Farm’s school program ramps up

by Joni Astrup

Associate Editor

Most students heading back to school this fall will learn in traditional classrooms inside school buildings.

But in Elk River, there’s another educational institution of sorts — the Oliver Kelley Farm. This Minnesota Historical Society site anticipates more than 11,000 students will take a field trip to the farm this school year, according to Ann Olson Bercher, the farm’s program supervisor. The Kelley Farm is a working mid-1800s farm that offers students hands-on experiences.

Kelley Farm staff and a group of school children worked the fields with a pair of oxen.

Kelley Farm staff and a group of school children worked the fields with a pair of oxen. Star News file photo

Field trips for children of all ages are available at the Kelley Farm.

“We offer tours year-round,” Bercher said. “While the growing season ends, life on a farm continues through the winter months, and 19th century winter farm life is a real eye-opener for 21st century audiences.”

This fall, the Minnesota Historical Society is launching 16 new field trip lessons at historic sites, including two at the Kelley Farm.

In one of the new Kelley Farm lessons, students will learn how the Civil War affected farm families with the “Minnesota’s Civil War Farms” program. The other new field trip lesson is titled “1860s Farm – Then and Now.”

Bercher said the “Minnesota’s Civil War Farms” was developed in response to teacher requests for such a program.

The interesting twist is that the U.S. Dakota War was also affecting Minnesota farmers and families during the Civil War era, she said

“Many farms suffered a loss of labor, but at the same time, there were opportunities for selling wheat and wool,” Bercher said. “The challenges for farm families were immense.”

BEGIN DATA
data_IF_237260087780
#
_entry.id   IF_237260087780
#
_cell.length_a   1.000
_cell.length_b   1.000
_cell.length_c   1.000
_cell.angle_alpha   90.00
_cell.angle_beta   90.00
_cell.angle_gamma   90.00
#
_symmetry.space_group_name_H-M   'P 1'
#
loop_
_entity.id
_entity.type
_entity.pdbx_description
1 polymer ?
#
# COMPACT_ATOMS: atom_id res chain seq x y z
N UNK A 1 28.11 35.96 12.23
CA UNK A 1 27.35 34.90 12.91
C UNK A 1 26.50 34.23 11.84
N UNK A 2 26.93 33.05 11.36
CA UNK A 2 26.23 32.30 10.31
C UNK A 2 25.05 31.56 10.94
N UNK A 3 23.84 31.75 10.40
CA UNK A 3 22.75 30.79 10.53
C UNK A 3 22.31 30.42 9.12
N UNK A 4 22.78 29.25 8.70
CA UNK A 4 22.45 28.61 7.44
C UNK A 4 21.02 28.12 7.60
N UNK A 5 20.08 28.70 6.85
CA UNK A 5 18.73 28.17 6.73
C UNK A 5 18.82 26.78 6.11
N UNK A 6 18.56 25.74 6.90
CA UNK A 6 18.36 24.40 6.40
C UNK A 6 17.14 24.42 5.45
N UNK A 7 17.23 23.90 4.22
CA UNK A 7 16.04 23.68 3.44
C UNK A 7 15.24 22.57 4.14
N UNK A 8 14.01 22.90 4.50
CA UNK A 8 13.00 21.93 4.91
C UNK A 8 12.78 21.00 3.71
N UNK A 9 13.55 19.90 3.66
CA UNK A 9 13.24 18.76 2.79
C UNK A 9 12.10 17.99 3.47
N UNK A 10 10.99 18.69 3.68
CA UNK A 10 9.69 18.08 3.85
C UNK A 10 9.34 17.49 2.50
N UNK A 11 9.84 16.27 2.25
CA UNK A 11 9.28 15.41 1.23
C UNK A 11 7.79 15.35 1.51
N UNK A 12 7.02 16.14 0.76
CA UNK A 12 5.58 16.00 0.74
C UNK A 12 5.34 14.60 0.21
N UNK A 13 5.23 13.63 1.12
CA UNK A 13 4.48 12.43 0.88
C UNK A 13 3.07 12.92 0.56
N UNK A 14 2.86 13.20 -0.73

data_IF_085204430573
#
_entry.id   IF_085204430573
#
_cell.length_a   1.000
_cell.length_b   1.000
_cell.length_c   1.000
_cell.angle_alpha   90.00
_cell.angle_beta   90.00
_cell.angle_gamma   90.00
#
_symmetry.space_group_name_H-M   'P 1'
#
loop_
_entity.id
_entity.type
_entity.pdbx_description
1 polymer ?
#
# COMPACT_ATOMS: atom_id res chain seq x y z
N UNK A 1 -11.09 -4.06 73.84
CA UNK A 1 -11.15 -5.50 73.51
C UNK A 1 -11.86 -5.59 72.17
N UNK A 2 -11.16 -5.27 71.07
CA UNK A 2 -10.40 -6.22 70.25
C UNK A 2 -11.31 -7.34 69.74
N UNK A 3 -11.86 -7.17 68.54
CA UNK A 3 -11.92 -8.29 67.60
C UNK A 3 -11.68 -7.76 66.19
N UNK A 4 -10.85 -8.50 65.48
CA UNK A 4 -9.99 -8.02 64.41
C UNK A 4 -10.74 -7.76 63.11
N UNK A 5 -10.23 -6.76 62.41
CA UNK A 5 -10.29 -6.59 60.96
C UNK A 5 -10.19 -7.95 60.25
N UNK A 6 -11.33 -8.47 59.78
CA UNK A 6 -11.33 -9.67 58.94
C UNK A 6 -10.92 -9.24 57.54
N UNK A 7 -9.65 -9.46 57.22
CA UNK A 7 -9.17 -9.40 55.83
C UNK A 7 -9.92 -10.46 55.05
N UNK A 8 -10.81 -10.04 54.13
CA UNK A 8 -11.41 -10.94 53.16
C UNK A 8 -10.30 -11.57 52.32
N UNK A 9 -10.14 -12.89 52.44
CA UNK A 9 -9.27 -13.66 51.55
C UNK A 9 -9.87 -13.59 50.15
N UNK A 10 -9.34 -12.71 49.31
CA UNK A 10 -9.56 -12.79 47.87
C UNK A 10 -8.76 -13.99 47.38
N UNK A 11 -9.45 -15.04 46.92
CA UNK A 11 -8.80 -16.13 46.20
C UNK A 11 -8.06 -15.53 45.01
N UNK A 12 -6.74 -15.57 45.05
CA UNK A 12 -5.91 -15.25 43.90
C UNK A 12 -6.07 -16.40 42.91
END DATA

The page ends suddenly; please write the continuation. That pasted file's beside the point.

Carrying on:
Students left the Kelley Farm barn during a field trip. Star News file photo

Students left the Kelley Farm barn during a field trip. Star News file photo

The Civil War program is for students in sixth grade and above.

“1860s Farm – Then and Now” is a revitalized program that continues to serve a first- through third-grade audience, but includes more attention to critical thinking and problem solving by the participants, she said.

The farm also has several other existing field trip lessons for ages 3 through grade 12.

The Kelley Farm offers teacher immersion workshops as well. Bercher said they have had two so far with six teachers in each. They were during the summer and lasted for three days.

“Teachers got an opportunity to experience the daily activities of farm families. They also received artifacts and program materials along with a DVD of their experiences to use in their classrooms,” she said.

Kelley featured in social studies textbook

Oliver Kelley in 1875. His farm in Elk River is a historical site.

Oliver Kelley in 1875. His farm in Elk River is a historical site.

There’s a page devoted to Oliver Kelley in a newly revised social studies textbook for Minnesota sixth-graders called “Northern Lights: The Stories of Minnesota’s Past.” The book includes a photo of Kelley and talks about his role in the founding of the Grange, a nationwide farmers’ association.

“Northern Lights” was created and published by the Minnesota Historical Society and meets all new sixth-grade state social studies standards.

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